Mr. President, some leadership, please
Last week, voters made a powerful statement about leadership: They'd like some, please. So far, there's no evidence that either President Obama or the top Republicans in Congress were paying the slightest attention.
In his only interview since the GOP rampage, with Steve Kroft of "60 Minutes," Obama was reasonable, analytical, professorial - but also uninspired and uninspiring. I'm just being honest, if not generous; when Kroft asked whatever happened to Obama's "mojo," the president gave the impression that he's been wondering the same thing.
By uninspired, I mean there was no sense that Obama relishes the high-stakes political battles that are sure to come over the next two years. There was no hint, for example, that he looks forward to the opportunity to put Republicans on the spot about all the unrealistic budget-cutting they say they want to carry out. And by uninspiring, I mean that the president offered no vision of a brighter tomorrow. Instead, he sketched a future not quite as dim as the present.
Obama said he has learned that "leadership isn't just legislation" - that it's also "a matter of persuading people . . . giving them confidence and bringing them together . . . setting a tone." He acknowledged that "we haven't always been successful at that," then gave a demonstration.
"Do you get discouraged? Are you discouraged now?" Kroft asked.
"I do get discouraged," Obama replied, according to the transcript of the full interview. "I thought that the economy would have gotten better by now. You know, one of the things I think you understand - as president you're held responsible for everything. But you don't always have control of everything, right? And especially an economy this big. There are limited tools to encourage the kind of job growth that we need. But I have fundamental confidence in this country. I am constantly reminded that we have been through worse times than these, and we've always come out on top. And I'm positive that the same thing is going to happen this time. You know, there are going to be setbacks, and we may take two steps forward and one step back, but the trajectory of this country is always positive."
Well, it may be unfair, but presidents aren't allowed to be discouraged. They aren't allowed to talk about the limitations of the job, or the fact that they are held accountable for everything from inclement weather to the lack of a championship playoff system in college football. Presidents are not permitted to acknowledge familiarity with the concept of "one step back." And good things aren't "going to happen," in the presidential lexicon. They're already happening.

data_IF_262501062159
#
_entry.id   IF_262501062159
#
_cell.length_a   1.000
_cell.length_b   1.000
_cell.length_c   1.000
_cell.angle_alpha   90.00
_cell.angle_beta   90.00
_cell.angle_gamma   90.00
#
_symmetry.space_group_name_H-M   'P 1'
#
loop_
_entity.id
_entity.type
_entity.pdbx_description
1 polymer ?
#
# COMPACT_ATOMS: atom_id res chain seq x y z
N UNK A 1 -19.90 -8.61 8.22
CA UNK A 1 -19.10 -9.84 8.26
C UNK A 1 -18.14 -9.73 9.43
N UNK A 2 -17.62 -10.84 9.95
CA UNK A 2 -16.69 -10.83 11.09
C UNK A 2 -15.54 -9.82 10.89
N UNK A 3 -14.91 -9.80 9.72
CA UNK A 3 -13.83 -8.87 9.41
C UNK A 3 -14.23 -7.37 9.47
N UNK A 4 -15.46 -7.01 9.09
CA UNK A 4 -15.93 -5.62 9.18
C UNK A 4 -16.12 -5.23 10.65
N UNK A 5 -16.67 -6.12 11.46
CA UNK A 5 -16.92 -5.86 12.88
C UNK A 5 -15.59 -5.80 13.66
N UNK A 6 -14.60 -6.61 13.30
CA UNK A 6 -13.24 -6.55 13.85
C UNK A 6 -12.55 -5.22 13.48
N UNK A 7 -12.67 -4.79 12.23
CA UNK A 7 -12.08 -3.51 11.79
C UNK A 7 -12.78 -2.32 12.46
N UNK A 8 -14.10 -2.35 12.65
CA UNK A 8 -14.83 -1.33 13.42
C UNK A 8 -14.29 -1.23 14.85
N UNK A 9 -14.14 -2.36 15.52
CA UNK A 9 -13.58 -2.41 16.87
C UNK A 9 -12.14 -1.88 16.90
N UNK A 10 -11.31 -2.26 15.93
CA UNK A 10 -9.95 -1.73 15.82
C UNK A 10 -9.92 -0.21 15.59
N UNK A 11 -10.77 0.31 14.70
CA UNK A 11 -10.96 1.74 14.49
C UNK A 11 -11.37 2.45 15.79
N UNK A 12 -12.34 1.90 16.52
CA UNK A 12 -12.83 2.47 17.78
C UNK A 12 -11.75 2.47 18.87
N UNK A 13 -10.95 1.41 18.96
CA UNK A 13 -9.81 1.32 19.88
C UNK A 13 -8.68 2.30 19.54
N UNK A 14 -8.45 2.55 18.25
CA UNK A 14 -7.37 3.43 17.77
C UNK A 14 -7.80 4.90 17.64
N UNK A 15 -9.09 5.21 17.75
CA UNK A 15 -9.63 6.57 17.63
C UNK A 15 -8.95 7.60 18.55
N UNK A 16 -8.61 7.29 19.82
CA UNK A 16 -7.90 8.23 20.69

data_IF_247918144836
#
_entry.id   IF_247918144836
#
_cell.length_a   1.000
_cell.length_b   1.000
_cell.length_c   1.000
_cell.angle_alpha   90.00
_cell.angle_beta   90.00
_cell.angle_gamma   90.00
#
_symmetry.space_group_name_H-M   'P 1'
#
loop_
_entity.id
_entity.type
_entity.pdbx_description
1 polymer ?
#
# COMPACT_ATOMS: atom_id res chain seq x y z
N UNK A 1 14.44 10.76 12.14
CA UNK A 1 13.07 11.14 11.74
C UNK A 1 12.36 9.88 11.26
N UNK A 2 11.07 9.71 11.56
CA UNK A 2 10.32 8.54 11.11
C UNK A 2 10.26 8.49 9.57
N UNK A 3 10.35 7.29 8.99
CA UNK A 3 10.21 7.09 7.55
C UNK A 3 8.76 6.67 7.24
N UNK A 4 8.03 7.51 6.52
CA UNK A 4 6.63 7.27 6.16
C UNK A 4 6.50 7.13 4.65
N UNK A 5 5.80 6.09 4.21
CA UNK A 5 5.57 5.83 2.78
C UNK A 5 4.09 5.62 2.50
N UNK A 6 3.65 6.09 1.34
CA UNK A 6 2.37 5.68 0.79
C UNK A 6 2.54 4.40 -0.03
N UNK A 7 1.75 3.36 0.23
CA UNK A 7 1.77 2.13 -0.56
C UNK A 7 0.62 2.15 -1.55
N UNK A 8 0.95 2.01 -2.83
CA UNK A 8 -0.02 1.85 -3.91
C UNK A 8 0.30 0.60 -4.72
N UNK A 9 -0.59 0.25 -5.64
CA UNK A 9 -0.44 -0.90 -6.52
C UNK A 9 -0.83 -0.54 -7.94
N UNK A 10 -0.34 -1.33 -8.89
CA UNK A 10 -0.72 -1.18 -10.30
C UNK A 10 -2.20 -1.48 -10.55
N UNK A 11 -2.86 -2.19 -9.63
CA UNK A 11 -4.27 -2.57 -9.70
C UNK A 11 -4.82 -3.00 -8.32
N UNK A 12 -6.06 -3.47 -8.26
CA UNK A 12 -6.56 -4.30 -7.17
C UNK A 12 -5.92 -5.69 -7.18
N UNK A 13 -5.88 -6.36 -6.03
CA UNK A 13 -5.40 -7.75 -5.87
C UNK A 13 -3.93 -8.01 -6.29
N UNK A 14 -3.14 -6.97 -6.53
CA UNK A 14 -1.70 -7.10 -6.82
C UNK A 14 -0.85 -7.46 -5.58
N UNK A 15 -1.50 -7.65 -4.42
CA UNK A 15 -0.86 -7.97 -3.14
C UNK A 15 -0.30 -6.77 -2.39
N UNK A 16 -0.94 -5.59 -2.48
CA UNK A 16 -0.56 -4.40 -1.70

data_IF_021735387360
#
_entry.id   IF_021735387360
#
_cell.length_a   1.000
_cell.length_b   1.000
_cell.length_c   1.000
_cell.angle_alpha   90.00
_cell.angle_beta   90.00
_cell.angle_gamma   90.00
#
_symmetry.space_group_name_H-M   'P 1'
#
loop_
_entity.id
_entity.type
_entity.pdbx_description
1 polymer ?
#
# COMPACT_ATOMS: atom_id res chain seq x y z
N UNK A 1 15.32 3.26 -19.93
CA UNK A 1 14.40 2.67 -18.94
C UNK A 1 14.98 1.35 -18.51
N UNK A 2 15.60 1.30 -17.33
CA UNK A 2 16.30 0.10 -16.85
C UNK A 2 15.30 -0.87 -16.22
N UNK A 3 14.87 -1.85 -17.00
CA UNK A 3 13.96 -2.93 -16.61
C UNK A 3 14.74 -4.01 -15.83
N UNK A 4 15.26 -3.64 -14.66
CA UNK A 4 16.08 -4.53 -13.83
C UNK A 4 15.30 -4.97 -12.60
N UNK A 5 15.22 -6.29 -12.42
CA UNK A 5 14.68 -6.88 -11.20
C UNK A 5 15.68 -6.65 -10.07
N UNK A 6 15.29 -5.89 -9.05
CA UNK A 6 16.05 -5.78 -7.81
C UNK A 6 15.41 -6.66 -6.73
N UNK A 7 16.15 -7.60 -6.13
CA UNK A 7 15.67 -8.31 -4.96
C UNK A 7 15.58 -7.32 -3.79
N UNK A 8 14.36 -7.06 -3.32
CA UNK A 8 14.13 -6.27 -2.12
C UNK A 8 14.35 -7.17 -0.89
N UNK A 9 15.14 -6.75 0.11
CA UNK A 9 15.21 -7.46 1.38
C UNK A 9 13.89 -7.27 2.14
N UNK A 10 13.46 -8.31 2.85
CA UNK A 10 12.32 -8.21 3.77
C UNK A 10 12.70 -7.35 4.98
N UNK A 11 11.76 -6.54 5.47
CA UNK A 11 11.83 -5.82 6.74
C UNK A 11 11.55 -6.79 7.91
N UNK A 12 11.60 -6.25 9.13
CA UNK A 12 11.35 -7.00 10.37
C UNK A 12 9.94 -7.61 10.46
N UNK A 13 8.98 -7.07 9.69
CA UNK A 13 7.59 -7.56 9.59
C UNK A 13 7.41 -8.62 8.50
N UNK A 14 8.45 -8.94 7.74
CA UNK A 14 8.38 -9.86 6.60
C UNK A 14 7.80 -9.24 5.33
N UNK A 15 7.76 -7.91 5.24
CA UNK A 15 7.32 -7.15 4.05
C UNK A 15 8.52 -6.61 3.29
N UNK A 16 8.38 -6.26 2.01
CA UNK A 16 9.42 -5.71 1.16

Maybe Obama will find that misplaced mojo during his trip to India and other points in Asia. But as Rep. John Boehner, the presumptive new speaker of the House, says, it's the president who "sets the agenda" in Washington. The day after George W. Bush got thumped in the 2006 midterms, he dismissed Donald Rumsfeld as defense secretary. A good old-fashioned Cabinet shuffle would be one way of letting voters know that the administration intends to move forward - rather than bemoan having to govern in lousy economic times.
And besides, the White House has caught an incredible break: In terms of positive, forward-looking leadership, the Republicans are offering even less.
Boehner and Senate Minority Leader Mitch McConnell have set their sights much too low. They talk about controlling government spending and slashing the deficit, but they have no plan to accomplish these goals - none that they're willing to lay out in specific detail, at least. They won't say what they want to cut. They won't say how they intend to deal with entitlements.
Their intention seems to be to spend the next two years orchestrating largely symbolic votes on whether to undo what Obama has done. The public gave Obama a "blame Bush" honeymoon of just a few months; I'm betting that Boehner and McConnell will be cut even less "blame Obama" slack.
The smaller, much more liberal Democratic caucus in Congress has a clear agenda: full speed ahead in a campaign of progressive reform. The newly elected Tea Party Republicans have a clear agenda: full speed astern, all the way to 1789. If nobody else wants to steer the boat, the people full of passion and ideas will be happy to fight over the wheel. Icebergs be damned.
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